He is officially honored in India as the Father of the Nation; His birthday, October 2, is celebrated there as "Gandhi Jayanti", which is a national holiday, and globally as the International Day of Nonviolence. Gandhi was a racist, as he believed that blacks are inferior to Indians and whites, and he also supported the distinction between whites and blacks and saw that whites and Indians are a higher race than the black race, so he believed in the theory of the Aryan race and considered that blacks are uncivilized people whose lives resemble the lives of animals with low intelligence and they were called "Kefir" is a derogatory term. In the Indian Revolution, Gandhi used nonviolent civil disobedience while he was an expatriate lawyer in South Africa, at a time when the Indian community was struggling for civil rights. After his return to India in 1915, he organized protests by peasants, farmers and urban workers against excessive land taxes and discrimination. After assuming leadership of the Indian National Congress in 1921, Gandhi led national campaigns to alleviate poverty, increase women's rights, build religious and national amity, end untouchability, and increase economic self-reliance. Above all, he aimed to achieve Purna Swaraj or India's independence from foreign domination. Gandhi also led his followers in the non-cooperation movement protesting the British imposition of a tax on salt in the 1930 Dandi Salt March, which was a distance of 400 km. He later demonstrated against Britain to get out of India. Gandhi spent several years in prison in both South Africa and India.

As a practitioner of ahimsa, he swore to speak the truth and prayed that others would do the same. Gandhi lived modestly in a self-sufficient society, and wore the traditional Indian dhoti and shawl, which he hand-woven on the Charka. He ate a simple vegetarian diet, and undertook prolonged fasts as a means of both self-purification and social protest.

Early life and background

Gandhi was born on October 2, 1869, in the coastal town of Porbandar on the Kathiawar Peninsula, to a Hindu Gujarati family with a long history in political work. . His first and second wives died after each of them gave birth to a daughter, and he did not have children from his third wife and asked her permission to marry the fourth. In 1866, on October 2, 1869, Putlibai gave birth to her last child, Mohandas, at the Gandhi family's residence in the city of Porbandar. In his childhood, Gandhi was influenced by Indian classics such as "The Stories of Shravana and King Harichandra," and wrote in his autobiography that they left an indelible impression on his mind.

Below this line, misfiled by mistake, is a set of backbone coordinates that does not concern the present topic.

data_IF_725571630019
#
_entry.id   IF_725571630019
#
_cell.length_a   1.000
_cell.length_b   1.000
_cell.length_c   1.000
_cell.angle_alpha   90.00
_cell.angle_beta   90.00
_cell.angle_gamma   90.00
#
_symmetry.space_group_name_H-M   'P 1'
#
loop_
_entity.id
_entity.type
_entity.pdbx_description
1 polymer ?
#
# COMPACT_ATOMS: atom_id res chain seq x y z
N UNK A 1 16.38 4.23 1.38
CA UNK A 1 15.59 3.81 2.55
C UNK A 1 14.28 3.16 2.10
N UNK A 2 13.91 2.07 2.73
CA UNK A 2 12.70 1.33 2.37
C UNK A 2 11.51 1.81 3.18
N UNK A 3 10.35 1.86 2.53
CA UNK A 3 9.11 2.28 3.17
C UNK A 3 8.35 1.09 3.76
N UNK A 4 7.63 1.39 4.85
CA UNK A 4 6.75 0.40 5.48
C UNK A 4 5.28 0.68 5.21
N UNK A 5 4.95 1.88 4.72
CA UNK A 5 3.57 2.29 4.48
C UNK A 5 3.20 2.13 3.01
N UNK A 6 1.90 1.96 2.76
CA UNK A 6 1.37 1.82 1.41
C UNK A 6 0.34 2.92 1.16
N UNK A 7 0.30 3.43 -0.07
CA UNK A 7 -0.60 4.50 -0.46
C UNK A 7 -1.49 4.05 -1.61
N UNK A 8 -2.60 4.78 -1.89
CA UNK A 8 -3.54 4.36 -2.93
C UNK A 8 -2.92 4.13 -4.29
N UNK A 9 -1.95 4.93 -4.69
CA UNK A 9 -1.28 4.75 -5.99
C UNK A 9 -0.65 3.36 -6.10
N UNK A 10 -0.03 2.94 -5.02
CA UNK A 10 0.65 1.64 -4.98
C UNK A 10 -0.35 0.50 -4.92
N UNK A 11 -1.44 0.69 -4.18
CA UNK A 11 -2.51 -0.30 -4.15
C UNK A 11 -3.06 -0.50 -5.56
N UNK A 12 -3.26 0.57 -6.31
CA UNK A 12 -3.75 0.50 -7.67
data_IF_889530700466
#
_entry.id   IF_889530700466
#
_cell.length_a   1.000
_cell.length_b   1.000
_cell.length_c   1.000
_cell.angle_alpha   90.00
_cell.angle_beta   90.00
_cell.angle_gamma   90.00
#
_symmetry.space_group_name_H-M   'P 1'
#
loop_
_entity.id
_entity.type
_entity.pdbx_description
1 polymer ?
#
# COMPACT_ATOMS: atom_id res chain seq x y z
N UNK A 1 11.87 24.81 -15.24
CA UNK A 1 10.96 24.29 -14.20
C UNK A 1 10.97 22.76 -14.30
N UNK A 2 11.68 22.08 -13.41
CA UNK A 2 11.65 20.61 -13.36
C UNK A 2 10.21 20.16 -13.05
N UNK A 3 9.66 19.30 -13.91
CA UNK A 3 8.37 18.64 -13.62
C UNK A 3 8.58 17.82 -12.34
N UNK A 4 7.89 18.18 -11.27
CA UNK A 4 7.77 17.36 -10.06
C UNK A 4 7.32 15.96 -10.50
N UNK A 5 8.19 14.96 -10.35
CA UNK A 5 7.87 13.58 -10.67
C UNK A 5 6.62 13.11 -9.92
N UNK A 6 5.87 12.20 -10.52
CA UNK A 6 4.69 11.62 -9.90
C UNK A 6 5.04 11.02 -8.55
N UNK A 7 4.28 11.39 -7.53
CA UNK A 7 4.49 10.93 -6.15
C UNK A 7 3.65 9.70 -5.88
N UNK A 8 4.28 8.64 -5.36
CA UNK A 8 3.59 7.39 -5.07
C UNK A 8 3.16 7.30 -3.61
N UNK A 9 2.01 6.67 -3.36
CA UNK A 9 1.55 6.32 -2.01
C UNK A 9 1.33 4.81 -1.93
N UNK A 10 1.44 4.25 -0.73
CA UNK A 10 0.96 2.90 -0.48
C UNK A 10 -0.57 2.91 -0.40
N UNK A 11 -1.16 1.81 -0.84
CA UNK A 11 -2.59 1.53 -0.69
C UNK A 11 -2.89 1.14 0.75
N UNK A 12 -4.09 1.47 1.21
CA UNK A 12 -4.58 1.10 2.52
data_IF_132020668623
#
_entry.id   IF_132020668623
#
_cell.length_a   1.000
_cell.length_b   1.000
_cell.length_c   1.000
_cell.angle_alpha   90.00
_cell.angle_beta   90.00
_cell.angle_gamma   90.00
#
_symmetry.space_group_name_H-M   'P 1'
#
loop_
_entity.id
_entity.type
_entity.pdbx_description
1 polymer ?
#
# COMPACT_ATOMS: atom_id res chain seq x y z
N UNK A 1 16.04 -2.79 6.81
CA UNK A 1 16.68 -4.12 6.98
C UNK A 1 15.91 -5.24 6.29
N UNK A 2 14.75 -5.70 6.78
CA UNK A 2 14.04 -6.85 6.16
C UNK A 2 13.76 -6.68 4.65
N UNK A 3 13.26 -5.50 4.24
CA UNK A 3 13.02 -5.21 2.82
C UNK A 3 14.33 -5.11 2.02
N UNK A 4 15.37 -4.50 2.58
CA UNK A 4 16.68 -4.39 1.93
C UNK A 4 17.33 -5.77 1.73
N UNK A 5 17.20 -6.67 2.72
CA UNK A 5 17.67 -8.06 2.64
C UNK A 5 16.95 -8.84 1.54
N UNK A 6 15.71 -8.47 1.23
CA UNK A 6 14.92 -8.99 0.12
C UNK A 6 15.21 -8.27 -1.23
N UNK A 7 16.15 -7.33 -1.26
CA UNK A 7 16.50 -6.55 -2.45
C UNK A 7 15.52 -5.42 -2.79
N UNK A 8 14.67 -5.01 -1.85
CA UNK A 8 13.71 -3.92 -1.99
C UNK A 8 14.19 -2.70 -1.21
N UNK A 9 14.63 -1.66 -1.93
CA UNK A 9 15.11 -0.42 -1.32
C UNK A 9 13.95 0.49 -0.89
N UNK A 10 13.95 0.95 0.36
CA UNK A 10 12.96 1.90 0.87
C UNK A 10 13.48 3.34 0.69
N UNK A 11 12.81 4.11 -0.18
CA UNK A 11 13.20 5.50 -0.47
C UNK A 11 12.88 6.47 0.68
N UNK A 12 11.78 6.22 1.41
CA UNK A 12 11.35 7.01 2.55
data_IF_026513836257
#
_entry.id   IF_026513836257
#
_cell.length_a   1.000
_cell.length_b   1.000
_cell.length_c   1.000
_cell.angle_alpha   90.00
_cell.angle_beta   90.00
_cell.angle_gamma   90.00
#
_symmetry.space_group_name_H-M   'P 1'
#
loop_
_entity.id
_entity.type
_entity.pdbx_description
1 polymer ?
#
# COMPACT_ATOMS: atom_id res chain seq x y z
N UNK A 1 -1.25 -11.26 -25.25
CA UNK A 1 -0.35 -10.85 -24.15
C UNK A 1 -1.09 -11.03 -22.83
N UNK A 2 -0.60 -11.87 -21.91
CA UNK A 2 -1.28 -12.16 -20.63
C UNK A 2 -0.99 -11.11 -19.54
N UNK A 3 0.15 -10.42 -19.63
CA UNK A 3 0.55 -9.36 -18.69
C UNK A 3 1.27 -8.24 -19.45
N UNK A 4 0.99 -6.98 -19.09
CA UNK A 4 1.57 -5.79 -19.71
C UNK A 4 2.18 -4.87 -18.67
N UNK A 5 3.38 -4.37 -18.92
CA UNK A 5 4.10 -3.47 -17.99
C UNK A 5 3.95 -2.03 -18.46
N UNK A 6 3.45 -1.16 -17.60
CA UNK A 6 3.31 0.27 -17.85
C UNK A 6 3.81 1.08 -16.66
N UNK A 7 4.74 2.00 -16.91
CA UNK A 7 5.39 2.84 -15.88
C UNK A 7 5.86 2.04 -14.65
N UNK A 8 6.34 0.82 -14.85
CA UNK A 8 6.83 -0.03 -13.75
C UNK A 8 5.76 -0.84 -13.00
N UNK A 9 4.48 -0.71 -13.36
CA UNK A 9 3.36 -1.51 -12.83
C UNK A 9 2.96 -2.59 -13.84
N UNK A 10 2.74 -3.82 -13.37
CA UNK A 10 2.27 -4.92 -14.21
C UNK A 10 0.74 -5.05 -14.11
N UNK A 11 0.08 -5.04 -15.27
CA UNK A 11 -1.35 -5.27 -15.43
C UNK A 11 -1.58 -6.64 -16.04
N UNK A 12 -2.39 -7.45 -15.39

His family's religious background was eclectic. His father was a Hindu of the "Mudha Banya" caste, and his mother was a Vaishnava who follows the Pranami and Krishna tradition, whose religious texts include the Bhagavad-Gita, the "Bhagavata Purana", and a group of 14 texts that tradition believes represent the essence of the Vedas and the Qur'an. And the Bible. Gandhi was greatly influenced by his mother and learned piety from her, and he learned honesty and solidity from his father.

In 1874 his father left Karamchand for the state of Rajkot, became an advisor to its ruler, and became a divan of Rajkot after two years, and his brother Tulsidas succeeded him in Porbandar, and his family moved to Rajkot to reside with him.

Gandhi, right, with his elder brother Laxmidas in 1886.

Gandhi attended a local school in Rajkot near his home, where he learned the basics of arithmetic, history, Gujarati language and geography, and joined secondary school when he was twelve years old. He was a shy student who avoided company and had no companion but books and lessons.

Gandhi married the custom of the Indians at the age of thirteen in May 1883 from Kasturba Gandhi in an arranged marriage according to Indian customs, and it was a group wedding that included his brother and cousin, and he was not twenty until he had four children, and in his biography Gandhi wrote that he was not satisfied with the marriage in This young age, and that his family did not take into account their interests when marrying them, and regretfully described his lustful feelings towards his young bride, and his jealousy towards her when she went to the temple with her friends.

His father died when he was seventeen years old in late 1885, and at the same time he had his first child, who died after suffering from difficulty breathing for about four days, and he completed secondary school in November 1887 in Ahmedabad. He entered Samaldas College in Hafnagar in January 1888, before leaving after the end of the first term. In July 1888, his wife, Kasturba, gave birth to their son, Harilal.

his life in London

Gandhi while studying law in London

Gandhi and his wife Kasturba in 1902